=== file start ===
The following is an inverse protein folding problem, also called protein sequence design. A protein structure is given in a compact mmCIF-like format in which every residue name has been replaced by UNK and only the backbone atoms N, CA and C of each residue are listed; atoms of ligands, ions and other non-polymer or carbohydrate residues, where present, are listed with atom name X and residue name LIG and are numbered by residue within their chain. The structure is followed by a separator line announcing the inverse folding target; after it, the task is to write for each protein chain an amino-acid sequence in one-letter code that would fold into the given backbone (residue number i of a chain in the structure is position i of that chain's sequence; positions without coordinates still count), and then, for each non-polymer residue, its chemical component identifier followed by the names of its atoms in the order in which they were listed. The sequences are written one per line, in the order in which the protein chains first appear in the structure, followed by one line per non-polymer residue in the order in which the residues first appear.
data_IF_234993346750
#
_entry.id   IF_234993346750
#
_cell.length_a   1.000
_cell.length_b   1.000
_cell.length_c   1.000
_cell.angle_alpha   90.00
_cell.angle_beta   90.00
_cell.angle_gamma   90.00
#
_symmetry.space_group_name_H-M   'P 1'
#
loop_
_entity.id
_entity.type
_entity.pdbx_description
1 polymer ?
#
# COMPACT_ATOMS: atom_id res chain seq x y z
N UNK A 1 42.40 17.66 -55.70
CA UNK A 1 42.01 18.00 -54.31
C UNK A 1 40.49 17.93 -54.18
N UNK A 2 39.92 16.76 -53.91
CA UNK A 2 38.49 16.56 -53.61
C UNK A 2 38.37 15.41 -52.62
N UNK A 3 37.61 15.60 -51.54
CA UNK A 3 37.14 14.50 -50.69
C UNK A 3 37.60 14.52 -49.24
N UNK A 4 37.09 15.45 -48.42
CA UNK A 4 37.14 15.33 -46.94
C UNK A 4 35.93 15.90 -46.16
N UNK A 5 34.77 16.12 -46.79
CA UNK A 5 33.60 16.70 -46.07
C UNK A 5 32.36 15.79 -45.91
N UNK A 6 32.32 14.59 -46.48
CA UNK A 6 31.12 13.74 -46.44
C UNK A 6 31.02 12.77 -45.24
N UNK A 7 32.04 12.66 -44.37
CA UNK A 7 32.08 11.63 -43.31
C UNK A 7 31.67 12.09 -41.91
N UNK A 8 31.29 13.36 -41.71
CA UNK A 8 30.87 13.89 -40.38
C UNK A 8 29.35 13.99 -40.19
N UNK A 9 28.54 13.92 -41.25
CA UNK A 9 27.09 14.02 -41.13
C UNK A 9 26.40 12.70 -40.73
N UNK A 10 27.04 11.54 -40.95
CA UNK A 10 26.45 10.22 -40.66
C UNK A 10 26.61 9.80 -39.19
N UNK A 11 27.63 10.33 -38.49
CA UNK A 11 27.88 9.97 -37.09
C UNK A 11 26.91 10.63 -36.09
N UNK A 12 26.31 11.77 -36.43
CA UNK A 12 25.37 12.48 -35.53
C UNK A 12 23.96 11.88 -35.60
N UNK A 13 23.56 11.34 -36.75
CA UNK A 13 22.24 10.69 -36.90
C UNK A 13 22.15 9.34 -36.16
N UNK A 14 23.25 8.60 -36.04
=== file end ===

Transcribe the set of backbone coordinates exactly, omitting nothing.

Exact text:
The following is an inverse protein folding problem, also called protein sequence design. A protein structure is given in a compact mmCIF-like format in which every residue name has been replaced by UNK and only the backbone atoms N, CA and C of each residue are listed; atoms of ligands, ions and other non-polymer or carbohydrate residues, where present, are listed with atom name X and residue name LIG and are numbered by residue within their chain. The structure is followed by a separator line announcing the inverse folding target; after it, the task is to write for each protein chain an amino-acid sequence in one-letter code that would fold into the given backbone (residue number i of a chain in the structure is position i of that chain's sequence; positions without coordinates still count), and then, for each non-polymer residue, its chemical component identifier followed by the names of its atoms in the order in which they were listed. The sequences are written one per line, in the order in which the protein chains first appear in the structure, followed by one line per non-polymer residue in the order in which the residues first appear.
data_IF_234993346750
#
_entry.id   IF_234993346750
#
_cell.length_a   1.000
_cell.length_b   1.000
_cell.length_c   1.000
_cell.angle_alpha   90.00
_cell.angle_beta   90.00
_cell.angle_gamma   90.00
#
_symmetry.space_group_name_H-M   'P 1'
#
loop_
_entity.id
_entity.type
_entity.pdbx_description
1 polymer ?
#
# COMPACT_ATOMS: atom_id res chain seq x y z
N UNK A 1 42.40 17.66 -55.70
CA UNK A 1 42.01 18.00 -54.31
C UNK A 1 40.49 17.93 -54.18
N UNK A 2 39.92 16.76 -53.91
CA UNK A 2 38.49 16.56 -53.61
C UNK A 2 38.37 15.41 -52.62
N UNK A 3 37.61 15.60 -51.54
CA UNK A 3 37.14 14.50 -50.69
C UNK A 3 37.60 14.52 -49.24
N UNK A 4 37.09 15.45 -48.42
CA UNK A 4 37.14 15.33 -46.94
C UNK A 4 35.93 15.90 -46.16
N UNK A 5 34.77 16.12 -46.79
CA UNK A 5 33.60 16.70 -46.07
C UNK A 5 32.36 15.79 -45.91
N UNK A 6 32.32 14.59 -46.48
CA UNK A 6 31.12 13.74 -46.44
C UNK A 6 31.02 12.77 -45.24
N UNK A 7 32.04 12.66 -44.37
CA UNK A 7 32.08 11.63 -43.31
C UNK A 7 31.67 12.09 -41.91
N UNK A 8 31.29 13.36 -41.71
CA UNK A 8 30.87 13.89 -40.38
C UNK A 8 29.35 13.99 -40.19
N UNK A 9 28.54 13.92 -41.25
CA UNK A 9 27.09 14.02 -41.13
C UNK A 9 26.40 12.70 -40.73
N UNK A 10 27.04 11.54 -40.95
CA UNK A 10 26.45 10.22 -40.66
C UNK A 10 26.61 9.80 -39.19
N UNK A 11 27.63 10.33 -38.49
CA UNK A 11 27.88 9.97 -37.09
C UNK A 11 26.91 10.63 -36.09
N UNK A 12 26.31 11.77 -36.43
CA UNK A 12 25.37 12.48 -35.53
C UNK A 12 23.96 11.88 -35.60
N UNK A 13 23.56 11.34 -36.75
CA UNK A 13 22.24 10.69 -36.90
C UNK A 13 22.15 9.34 -36.16
N UNK A 14 23.25 8.60 -36.04